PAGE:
THE BEST PROMOS
- Major League
- Runtime:107 min
- Release Date:2013-09-18 16:32:36
- Director: David S. Ward
- Genres: Comedy, Sport
MOVIE REVIEW:Major League
*** This review may contain spoilers ***
I can't work out Major League, it is about a sport I hate, and is made
in exactly the same way – and covers much the same ground – as many
other sports movies that I loathe.
Only I think for some reason it is near perfect.
The new owner of a Major League baseball team, the Cleveland Indians,
decides to deliberately put together the worst team possible in order
to drive down attendance and fan interest so that she can exercise a
clause in the owner's contract and move the franchise to warmer
Gee, d'ya think they'll win?? You'd never see this movie made today,
firstly I'm amazed that the overly PC major sports in the US allowed
this one to happen in the first place. Baseball players are seen to be
selfish, cocky, brash, prima-donnas who will think nothing of cheating
or putting down others to better their own position.
All true to from what I've seen in 20 something years of following
The strange thing is that in making a movie that seeks to send up the
sport and the athletes the filmmakers showed exactly why sport is so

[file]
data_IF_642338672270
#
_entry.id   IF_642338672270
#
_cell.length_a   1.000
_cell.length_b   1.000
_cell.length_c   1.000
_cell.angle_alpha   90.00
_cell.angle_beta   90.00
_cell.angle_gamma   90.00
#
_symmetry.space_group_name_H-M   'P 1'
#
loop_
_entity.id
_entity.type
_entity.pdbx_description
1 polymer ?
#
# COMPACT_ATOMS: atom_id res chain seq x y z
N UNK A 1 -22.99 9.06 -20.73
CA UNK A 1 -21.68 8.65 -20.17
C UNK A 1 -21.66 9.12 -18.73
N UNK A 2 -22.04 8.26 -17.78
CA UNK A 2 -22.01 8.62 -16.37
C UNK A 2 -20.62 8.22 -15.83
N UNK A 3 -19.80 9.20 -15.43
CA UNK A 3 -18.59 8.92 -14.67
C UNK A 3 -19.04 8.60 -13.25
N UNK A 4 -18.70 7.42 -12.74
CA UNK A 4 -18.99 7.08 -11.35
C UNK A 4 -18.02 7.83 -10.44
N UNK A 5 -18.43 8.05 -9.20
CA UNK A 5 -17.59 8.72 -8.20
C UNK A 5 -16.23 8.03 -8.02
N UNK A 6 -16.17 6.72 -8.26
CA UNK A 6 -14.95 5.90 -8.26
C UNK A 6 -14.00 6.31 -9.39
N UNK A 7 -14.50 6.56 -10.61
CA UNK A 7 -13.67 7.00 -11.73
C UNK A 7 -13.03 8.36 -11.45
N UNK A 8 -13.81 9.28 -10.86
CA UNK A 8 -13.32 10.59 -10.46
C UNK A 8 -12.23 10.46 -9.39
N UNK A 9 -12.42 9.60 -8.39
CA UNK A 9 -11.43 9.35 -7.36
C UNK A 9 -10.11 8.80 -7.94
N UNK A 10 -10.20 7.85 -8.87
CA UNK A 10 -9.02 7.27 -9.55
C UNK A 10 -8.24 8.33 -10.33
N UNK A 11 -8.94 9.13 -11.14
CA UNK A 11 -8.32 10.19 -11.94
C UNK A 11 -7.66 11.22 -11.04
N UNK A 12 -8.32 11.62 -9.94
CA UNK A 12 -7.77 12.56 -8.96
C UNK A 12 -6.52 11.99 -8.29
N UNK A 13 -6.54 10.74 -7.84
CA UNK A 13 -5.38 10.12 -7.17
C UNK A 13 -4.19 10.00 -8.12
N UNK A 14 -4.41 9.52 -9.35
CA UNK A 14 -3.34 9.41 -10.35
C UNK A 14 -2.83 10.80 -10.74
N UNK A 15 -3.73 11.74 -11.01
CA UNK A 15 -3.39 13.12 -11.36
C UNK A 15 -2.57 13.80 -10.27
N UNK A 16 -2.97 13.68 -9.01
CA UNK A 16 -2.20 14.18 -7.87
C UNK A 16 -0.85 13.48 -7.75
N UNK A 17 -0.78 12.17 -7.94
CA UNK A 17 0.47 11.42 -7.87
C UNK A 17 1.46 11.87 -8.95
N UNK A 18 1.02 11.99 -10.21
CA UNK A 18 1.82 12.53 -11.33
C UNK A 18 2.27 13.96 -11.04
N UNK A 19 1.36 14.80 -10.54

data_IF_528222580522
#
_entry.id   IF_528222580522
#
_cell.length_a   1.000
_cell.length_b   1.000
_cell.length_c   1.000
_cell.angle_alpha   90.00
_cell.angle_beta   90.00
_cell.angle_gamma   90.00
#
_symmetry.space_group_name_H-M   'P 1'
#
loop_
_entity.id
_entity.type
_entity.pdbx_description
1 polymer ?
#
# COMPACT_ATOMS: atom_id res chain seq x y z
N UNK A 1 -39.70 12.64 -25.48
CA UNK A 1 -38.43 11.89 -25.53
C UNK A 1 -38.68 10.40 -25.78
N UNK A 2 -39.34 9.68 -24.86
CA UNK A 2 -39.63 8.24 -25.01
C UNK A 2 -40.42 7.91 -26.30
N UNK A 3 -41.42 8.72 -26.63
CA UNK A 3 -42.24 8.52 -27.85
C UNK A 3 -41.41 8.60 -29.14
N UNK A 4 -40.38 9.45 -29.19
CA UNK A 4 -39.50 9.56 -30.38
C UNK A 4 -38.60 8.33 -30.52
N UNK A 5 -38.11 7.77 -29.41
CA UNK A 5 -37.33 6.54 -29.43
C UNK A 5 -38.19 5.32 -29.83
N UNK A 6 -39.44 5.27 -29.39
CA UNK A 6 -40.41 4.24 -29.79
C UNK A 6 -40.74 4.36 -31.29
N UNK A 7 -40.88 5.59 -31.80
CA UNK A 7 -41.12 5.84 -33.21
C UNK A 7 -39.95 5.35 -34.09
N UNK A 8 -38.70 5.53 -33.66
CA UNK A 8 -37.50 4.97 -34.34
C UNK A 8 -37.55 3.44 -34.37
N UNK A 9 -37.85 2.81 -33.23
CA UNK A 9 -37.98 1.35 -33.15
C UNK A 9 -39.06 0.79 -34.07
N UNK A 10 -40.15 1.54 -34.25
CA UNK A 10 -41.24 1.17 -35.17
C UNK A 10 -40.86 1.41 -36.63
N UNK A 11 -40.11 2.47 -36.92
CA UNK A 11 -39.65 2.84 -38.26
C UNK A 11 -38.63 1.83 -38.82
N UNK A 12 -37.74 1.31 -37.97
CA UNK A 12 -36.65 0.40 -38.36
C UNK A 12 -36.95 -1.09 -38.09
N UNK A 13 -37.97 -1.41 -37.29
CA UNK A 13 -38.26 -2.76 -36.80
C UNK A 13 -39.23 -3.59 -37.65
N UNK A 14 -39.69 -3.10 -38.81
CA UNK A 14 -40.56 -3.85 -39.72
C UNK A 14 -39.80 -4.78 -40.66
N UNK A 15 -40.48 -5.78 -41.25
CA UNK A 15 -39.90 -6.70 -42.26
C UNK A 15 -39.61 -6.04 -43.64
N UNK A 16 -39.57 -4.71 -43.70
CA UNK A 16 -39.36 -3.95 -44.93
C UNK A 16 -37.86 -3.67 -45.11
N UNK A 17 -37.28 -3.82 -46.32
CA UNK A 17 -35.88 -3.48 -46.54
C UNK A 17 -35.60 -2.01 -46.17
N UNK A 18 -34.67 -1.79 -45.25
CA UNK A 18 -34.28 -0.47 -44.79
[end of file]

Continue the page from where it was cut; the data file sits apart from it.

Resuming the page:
awesome in the first place. The comraderie, the trash-talk and petty
infighting, the pranks, the constant losing and then the exhilaration
as the team actually starts winning.
The team is made up of no-hopers and past their primes: The no-hopers:
Charlie Sheen as an out of control pitcher named Ricky Vaughn, a cocky
Willie Mays Hays who showed up with being asked to try out for the
team, (Wesley Snipes in a very early role), a voodoo follower who can't
hit a curveball and others The past their primes: Tom Berenger as Jake
Taylor, a catcher who is wracked with injury, Corbin Bernsen as Roger
Dorn, a pretty boy more concerned with his future endorsements than
winning games, and Chelcie Ross as Ed Harris, a crafty veteran who now
relies more on cheating than brute strength and skill.
The team manager is the gruff, blunt and hilarious Lou Brown, elevated
unexpectedly from his previous role selling tyres to the big league.
Lou takes no sh*t, cares not for ceremony and tells it like it is, and
his responses to some of the queries made by prima donnas are classic.
As the team builds momentum the owner, aware that success means fans,
which means no moving to a better city, removes the player perks
The final game to decide the fate of the season, versus of course the
team's nemesis is brilliant, you know you are being manipulated but
still can't help but feel pulled into the contest. I still get pins and
needles even though I've seen this soooo many times, and Bob Eucker as
Harry Doyle is simply the best commentator for the game.
The game lasts almost 20 minutes of screen time, and not a minute is
wasted, even though there is hardly a joke or laugh to be had in the
whole scene. By this stage if you are still on board this far into the
movie you are likely less of a film watcher than a sport's fan, this